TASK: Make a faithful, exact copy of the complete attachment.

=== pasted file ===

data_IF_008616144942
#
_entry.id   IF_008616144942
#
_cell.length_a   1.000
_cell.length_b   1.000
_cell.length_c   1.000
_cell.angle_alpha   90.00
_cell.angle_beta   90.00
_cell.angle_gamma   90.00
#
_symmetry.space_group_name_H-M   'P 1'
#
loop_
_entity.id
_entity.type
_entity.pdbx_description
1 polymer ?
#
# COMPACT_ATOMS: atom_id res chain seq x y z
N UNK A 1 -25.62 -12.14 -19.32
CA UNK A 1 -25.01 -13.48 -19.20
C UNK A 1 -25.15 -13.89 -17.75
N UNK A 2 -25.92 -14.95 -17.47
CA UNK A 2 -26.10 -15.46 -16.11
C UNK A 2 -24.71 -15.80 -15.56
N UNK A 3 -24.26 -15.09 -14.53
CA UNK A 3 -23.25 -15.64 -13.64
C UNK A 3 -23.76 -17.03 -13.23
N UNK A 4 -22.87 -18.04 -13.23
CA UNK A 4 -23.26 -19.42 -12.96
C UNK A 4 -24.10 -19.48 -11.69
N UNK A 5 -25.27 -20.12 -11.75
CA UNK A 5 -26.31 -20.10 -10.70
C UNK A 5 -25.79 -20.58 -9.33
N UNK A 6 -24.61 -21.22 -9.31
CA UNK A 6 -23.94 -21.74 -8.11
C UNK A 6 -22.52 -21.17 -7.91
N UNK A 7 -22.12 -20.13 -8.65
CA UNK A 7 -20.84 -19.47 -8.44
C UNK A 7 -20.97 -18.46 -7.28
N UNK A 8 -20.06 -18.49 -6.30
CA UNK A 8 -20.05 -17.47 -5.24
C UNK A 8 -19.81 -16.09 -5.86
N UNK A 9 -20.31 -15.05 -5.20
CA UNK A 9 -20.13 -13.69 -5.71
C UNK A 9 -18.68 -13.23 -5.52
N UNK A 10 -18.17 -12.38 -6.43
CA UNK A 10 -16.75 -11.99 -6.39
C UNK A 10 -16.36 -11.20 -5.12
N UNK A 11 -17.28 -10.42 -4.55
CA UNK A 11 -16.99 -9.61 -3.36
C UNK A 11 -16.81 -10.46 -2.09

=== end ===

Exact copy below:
data_IF_008616144942
#
_entry.id   IF_008616144942
#
_cell.length_a   1.000
_cell.length_b   1.000
_cell.length_c   1.000
_cell.angle_alpha   90.00
_cell.angle_beta   90.00
_cell.angle_gamma   90.00
#
_symmetry.space_group_name_H-M   'P 1'
#
loop_
_entity.id
_entity.type
_entity.pdbx_description
1 polymer ?
#
# COMPACT_ATOMS: atom_id res chain seq x y z
N UNK A 1 -25.62 -12.14 -19.32
CA UNK A 1 -25.01 -13.48 -19.20
C UNK A 1 -25.15 -13.89 -17.75
N UNK A 2 -25.92 -14.95 -17.47
CA UNK A 2 -26.10 -15.46 -16.11
C UNK A 2 -24.71 -15.80 -15.56
N UNK A 3 -24.26 -15.09 -14.53
CA UNK A 3 -23.25 -15.64 -13.64
C UNK A 3 -23.76 -17.03 -13.23
N UNK A 4 -22.87 -18.04 -13.23
CA UNK A 4 -23.26 -19.42 -12.96
C UNK A 4 -24.10 -19.48 -11.69
N UNK A 5 -25.27 -20.12 -11.75
CA UNK A 5 -26.31 -20.10 -10.70
C UNK A 5 -25.79 -20.58 -9.33
N UNK A 6 -24.61 -21.22 -9.31
CA UNK A 6 -23.94 -21.74 -8.11
C UNK A 6 -22.52 -21.17 -7.91
N UNK A 7 -22.12 -20.13 -8.65
CA UNK A 7 -20.84 -19.47 -8.44
C UNK A 7 -20.97 -18.46 -7.28
N UNK A 8 -20.06 -18.49 -6.30
CA UNK A 8 -20.05 -17.47 -5.24
C UNK A 8 -19.81 -16.09 -5.86
N UNK A 9 -20.31 -15.05 -5.20
CA UNK A 9 -20.13 -13.69 -5.71
C UNK A 9 -18.68 -13.23 -5.52
N UNK A 10 -18.17 -12.38 -6.43
CA UNK A 10 -16.75 -11.99 -6.39
C UNK A 10 -16.36 -11.20 -5.12
N UNK A 11 -17.28 -10.42 -4.55
CA UNK A 11 -16.99 -9.61 -3.36
C UNK A 11 -16.81 -10.46 -2.09